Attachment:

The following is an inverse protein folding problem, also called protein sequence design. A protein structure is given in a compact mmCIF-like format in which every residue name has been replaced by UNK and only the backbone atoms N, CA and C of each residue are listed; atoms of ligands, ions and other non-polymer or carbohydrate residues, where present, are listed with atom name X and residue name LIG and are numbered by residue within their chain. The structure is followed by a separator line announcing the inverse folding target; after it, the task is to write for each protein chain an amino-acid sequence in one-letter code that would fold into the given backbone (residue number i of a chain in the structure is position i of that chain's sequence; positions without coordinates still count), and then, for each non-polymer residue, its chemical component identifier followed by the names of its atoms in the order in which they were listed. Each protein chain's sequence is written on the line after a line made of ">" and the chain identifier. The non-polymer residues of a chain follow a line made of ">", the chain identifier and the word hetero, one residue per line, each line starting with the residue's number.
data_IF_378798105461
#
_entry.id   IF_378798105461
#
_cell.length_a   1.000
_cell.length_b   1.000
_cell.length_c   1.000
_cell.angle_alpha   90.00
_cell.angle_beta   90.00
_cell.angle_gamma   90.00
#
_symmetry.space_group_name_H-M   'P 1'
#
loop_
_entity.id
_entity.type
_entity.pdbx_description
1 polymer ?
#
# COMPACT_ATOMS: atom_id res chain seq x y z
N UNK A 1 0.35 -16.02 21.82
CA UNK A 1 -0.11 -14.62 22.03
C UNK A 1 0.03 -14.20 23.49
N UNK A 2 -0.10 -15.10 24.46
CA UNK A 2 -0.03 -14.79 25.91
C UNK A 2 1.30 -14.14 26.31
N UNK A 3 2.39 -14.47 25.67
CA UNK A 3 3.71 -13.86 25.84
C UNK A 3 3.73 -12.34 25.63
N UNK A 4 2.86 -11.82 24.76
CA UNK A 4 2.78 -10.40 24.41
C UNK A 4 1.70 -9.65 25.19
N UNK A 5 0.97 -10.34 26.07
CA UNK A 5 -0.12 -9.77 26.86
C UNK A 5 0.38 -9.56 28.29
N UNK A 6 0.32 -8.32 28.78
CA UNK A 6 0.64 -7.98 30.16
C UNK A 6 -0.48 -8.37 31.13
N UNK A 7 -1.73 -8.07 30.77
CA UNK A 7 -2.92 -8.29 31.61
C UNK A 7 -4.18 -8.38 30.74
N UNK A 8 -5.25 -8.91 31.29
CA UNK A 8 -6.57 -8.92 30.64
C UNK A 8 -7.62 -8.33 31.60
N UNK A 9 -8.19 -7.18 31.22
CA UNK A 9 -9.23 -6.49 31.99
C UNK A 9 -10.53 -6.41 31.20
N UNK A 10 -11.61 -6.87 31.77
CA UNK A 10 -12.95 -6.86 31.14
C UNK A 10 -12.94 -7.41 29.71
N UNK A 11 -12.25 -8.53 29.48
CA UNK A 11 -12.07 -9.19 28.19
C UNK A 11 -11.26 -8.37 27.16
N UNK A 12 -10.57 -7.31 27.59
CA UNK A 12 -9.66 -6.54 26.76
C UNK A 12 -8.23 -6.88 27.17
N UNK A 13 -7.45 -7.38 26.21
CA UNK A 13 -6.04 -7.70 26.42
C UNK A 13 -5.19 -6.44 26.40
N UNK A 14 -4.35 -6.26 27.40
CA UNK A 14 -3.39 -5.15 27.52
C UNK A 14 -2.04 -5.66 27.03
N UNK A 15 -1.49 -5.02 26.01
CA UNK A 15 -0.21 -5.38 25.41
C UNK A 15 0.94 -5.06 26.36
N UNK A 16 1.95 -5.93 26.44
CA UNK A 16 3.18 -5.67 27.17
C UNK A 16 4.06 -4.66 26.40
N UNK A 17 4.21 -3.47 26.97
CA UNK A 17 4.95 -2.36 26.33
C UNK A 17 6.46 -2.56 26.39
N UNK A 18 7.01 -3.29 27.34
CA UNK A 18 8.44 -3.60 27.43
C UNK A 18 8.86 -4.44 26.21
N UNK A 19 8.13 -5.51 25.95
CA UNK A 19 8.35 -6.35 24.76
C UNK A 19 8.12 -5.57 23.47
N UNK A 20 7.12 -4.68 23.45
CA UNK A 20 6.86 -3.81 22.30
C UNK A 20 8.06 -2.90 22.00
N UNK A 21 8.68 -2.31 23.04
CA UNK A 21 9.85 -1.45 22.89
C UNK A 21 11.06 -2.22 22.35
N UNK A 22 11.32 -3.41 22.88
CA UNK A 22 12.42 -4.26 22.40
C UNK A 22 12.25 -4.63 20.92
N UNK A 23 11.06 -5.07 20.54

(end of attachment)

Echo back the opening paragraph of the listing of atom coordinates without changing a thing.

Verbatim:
The following is an inverse protein folding problem, also called protein sequence design. A protein structure is given in a compact mmCIF-like format in which every residue name has been replaced by UNK and only the backbone atoms N, CA and C of each residue are listed; atoms of ligands, ions and other non-polymer or carbohydrate residues, where present, are listed with atom name X and residue name LIG and are numbered by residue within their chain. The structure is followed by a separator line announcing the inverse folding target; after it, the task is to write for each protein chain an amino-acid sequence in one-letter code that would fold into the given backbone (residue number i of a chain in the structure is position i of that chain's sequence; positions without coordinates still count), and then, for each non-polymer residue, its chemical component identifier followed by the names of its atoms in the order in which they were listed. Each protein chain's sequence is written on the line after a line made of ">" and the chain identifier. The non-polymer residues of a chain follow a line made of ">", the chain identifier and the word hetero, one residue per line, each line starting with the residue's number.